- The United States will lift tariffs on some steel and aluminum imports coming from Europe beginning Dec. 1 as part of an agreement to ease trade tensions between the two, the White House announced Sunday.
- The agreement sets a quota allowing a certain amount of steel and aluminum to be imported from the European Union duty-free, with anything above that level subject to existing tariffs. In response, the EU said it will remove billions of dollars worth of retaliatory tariffs on bourbon and other American-made products that were set to increase next month, according to a statement.
- The agreement will last two years, over which time the U.S. and the EU will negotiate a new deal to permanently lift tariffs and pressure other countries to reduce carbon emissions from the metal-making process, the White House said.
The agreement somewhat eases import costs as steel prices skyrocket and industries including construction have been left scrounging for supplies. While the deal does not completely remove tariffs, steelmakers say the new quota will address rising prices while still prioritizing domestic producers and addressing an overcapacity of steel in China.
"We appreciate the Biden administration’s continued recognition that the American steel industry is critical to our national and economic security, as well as its commitment to addressing the global steel overcapacity crisis and to combating unfair trade practices in the global steel sector," Kevin Dempsey, president and CEO of the American Iron and Steel Institute, said in a statement.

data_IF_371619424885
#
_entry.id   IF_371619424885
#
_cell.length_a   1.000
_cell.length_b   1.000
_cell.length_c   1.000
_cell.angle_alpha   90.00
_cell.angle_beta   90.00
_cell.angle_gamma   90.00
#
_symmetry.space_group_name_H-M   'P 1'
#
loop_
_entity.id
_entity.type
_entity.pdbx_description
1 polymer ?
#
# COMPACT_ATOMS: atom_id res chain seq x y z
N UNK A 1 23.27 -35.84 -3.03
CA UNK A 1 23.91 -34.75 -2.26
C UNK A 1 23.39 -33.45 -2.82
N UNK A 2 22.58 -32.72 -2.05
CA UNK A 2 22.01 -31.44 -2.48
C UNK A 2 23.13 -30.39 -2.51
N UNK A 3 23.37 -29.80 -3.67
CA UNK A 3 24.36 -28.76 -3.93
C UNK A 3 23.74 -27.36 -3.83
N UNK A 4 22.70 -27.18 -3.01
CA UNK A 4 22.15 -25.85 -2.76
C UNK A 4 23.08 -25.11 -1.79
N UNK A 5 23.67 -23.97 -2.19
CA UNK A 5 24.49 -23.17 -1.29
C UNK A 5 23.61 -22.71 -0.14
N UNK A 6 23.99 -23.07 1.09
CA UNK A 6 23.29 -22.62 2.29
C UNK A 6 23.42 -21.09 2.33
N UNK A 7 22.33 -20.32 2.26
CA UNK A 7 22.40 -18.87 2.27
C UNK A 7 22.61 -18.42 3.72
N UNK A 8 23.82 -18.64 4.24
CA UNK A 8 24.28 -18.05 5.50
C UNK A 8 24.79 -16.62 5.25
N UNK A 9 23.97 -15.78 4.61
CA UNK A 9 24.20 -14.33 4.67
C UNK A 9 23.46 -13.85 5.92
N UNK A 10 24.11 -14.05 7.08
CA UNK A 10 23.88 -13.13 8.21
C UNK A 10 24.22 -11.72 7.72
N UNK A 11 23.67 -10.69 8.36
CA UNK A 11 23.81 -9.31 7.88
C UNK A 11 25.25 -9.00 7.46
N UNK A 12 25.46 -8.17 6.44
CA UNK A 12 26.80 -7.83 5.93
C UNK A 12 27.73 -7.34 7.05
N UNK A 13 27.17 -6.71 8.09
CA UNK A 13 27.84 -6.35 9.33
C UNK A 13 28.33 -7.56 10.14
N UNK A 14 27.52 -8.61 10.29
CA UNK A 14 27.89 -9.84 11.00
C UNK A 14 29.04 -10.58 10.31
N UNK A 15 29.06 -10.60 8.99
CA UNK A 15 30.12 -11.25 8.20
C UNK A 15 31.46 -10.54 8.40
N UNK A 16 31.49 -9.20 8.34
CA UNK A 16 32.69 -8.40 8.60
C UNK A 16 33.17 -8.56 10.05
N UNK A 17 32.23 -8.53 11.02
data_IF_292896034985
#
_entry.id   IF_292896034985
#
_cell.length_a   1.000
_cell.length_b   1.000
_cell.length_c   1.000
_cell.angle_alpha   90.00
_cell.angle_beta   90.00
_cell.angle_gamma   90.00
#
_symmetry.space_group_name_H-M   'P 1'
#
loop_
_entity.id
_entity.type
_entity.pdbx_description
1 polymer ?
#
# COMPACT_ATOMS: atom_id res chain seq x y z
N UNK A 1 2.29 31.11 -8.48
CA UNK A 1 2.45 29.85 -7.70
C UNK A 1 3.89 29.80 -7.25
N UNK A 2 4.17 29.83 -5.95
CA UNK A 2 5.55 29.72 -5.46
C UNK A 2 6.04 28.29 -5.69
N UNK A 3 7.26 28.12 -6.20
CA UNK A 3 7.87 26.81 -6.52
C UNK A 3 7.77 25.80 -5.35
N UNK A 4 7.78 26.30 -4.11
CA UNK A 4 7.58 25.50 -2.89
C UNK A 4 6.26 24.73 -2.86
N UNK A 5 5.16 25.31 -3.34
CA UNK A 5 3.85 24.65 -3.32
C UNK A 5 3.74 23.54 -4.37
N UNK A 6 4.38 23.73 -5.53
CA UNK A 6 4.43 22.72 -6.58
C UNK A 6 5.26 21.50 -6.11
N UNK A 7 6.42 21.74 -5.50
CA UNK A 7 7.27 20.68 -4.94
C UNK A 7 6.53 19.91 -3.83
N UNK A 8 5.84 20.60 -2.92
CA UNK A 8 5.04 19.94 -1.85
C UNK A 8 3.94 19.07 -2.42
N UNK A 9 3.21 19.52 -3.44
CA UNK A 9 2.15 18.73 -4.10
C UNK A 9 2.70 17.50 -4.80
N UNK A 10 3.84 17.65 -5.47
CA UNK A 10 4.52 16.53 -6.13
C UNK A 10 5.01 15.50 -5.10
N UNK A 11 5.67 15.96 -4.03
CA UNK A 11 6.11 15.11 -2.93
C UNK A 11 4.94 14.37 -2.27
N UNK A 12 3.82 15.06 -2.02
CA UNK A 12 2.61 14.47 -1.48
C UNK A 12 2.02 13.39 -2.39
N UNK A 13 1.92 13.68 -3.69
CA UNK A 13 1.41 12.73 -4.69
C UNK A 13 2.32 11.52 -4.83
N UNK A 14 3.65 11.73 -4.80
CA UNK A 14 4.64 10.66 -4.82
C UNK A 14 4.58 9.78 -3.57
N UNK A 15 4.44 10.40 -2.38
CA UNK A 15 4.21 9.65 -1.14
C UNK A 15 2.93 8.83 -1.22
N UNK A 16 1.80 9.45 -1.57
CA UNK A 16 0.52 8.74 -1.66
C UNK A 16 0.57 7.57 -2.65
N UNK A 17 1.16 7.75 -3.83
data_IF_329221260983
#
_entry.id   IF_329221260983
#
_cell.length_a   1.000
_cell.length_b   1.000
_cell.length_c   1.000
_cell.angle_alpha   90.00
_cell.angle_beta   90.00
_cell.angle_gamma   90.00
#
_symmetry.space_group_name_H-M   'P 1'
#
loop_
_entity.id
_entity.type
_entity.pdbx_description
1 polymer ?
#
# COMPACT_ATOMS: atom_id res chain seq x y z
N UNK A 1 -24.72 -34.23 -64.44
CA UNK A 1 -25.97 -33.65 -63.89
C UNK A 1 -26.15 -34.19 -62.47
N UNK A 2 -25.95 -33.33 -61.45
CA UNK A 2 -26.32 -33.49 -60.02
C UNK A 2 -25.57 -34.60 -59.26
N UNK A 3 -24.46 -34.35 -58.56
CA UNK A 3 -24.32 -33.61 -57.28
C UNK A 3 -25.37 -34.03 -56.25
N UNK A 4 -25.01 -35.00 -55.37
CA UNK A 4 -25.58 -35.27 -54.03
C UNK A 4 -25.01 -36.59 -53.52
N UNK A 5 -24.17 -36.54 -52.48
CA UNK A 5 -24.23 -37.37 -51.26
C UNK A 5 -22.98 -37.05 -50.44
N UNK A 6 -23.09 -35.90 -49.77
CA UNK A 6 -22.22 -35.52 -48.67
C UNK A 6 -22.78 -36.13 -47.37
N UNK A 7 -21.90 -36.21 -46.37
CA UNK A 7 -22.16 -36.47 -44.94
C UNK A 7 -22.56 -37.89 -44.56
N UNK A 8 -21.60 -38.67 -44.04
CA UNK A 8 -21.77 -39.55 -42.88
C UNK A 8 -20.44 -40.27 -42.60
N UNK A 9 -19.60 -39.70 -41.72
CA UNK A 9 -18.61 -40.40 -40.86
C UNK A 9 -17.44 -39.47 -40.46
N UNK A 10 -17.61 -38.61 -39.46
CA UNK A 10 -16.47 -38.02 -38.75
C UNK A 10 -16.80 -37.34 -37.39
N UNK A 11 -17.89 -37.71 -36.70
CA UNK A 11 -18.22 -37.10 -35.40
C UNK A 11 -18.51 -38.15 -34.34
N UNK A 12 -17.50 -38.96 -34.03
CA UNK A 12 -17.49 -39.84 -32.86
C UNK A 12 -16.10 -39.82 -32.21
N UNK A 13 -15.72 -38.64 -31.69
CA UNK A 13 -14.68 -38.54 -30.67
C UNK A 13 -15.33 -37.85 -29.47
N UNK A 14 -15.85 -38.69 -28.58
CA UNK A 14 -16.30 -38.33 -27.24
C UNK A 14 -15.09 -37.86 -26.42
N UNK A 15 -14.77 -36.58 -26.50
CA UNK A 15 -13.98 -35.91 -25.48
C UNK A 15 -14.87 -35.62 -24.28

Europe's move to lift 25% retaliatory tariffs on goods like whiskey and motorcycles also eases costs for retailers who were swept up in the escalating tit-for-tat tariff war. The E.U. responded to then-President Donald Trump's 2018 steel and aluminum tariffs with retaliatory tariffs of its own on American-made products including whiskey, jeans, orange juice and motorcycles.
"We are excited that this brings an end to a conflict that was not of our making, and in which Harley-Davidson had no place," Jochen Zeitz, CEO of the motorcycle maker, said in a statement.
Other industries such as home builders, however, are still being impacted by bottlenecks and tariffs related to other materials.
"While administration officials are hailing President Biden's decision to ease tariffs on European steel and aluminum, housing affordability continues to take a hit due to ongoing tariffs on Canadian lumber," said Chuck Fowke, chairman of the National Association of Home Builders (NAHB), in a press release.
"U.S. Commerce Secretary Raimondo was quoted as saying the agreement with the European Union will 'provide relief in the supply chain and drive down cost increases.' But what about cost relief for millions of American home buyers and home owners who have seen the cost of housing rise by tens of thousands of dollars over the past year due in part to unprecedented lumber price volatility fueled by tariffs on Canadian lumber?
"Until a long-term solution can be reached, the administration needs to suspend duties on all imported building materials and goods, including Canadian lumber, to ease supply chain bottlenecks that are causing project delays and putting upward pressure on home prices," he said.
Julie Strupp contributed to this article.